AYUMI NAKANISHI / ANAKANISHI@STARBULLETIN.COM
Maile Jachowski, a parent of two Kamehameha Schools students, gave a book of petitions yesterday to Douglas Ing, chairman of the schools' board of trustees.
More than 7,000 people have signed a petition calling for changes in the Kamehameha Schools' admission policy.
7,000 call on trustees
to alter school policy
A Hawaiian leader calls the
petition "a wake-up call"
By Rick Daysog
Organizers of the petition drive presented the signatures yesterday to Kamehameha Schools Chief Executive Officer Hamilton McCubbin and the estate's five trustees at their Kawaiahao Plaza offices.
The meeting came less than two weeks after the trust announced it was admitting a non-Hawaiian student to its Maui campus this year.
"The 7,000 (signatures) reflect the hurt and pain of not just this decision, but of past decisions," McCubbin said.
"When you look at the thousands of kids we said 'no' to, this has accumulated. This is the voice we now hear."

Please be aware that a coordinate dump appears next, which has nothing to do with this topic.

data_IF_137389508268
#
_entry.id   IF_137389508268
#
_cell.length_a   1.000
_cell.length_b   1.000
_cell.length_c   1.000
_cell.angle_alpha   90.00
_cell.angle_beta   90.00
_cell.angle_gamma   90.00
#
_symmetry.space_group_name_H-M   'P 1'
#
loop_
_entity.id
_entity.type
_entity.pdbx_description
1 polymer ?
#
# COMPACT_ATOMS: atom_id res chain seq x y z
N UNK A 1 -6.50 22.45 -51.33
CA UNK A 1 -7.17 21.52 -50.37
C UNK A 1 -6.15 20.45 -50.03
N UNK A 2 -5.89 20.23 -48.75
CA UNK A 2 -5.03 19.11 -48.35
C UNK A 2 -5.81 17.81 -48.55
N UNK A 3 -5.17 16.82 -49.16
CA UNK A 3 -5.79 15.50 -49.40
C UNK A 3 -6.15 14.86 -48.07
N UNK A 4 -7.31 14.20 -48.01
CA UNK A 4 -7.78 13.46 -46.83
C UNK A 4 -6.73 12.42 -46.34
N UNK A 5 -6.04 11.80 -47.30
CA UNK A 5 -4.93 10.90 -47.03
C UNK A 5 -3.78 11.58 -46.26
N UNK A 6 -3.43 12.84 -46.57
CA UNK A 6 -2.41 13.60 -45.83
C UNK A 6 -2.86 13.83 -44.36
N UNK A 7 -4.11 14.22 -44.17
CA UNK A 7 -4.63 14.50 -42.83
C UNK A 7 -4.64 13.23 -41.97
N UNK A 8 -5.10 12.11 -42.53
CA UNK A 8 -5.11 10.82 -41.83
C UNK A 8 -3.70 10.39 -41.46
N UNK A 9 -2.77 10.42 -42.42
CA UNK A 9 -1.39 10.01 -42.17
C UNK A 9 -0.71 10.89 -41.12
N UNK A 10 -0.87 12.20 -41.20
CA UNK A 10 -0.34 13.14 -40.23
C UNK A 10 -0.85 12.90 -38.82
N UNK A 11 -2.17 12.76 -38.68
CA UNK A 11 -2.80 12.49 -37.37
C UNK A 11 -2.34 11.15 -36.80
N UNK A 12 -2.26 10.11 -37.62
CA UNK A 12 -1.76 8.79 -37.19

Hawaiian community leader Charlie Maxwell, who helped in the petition drive, said the admission controversy has given the trust "a wake-up call" to better serve the needs of Hawaiian children.
"This meeting achieved a meeting of our hearts that we can believe in each other and work together and trust each other," added Maile Jachowski, a 1977 Kamehameha Schools graduate who co-authored the petition with Maui attorney Patrick Wong.
The Kamehameha Schools, founded by the 1884 will of Princess Bernice Pauahi Bishop, gives preference to students of Hawaiian ancestry to the extent allowed under laws governing tax-exempt organizations.
According to the trust, the non-Hawaiian student was admitted to the Maui campus after the list of qualified Hawaiian applicants was exhausted.
In response to the community uproar, the trust recently agreed to hold more than 30 meetings statewide with alumni, parents and members of the Hawaiian community over the next six months to gather input on the institution's long-term educational goals.
BACK TO TOP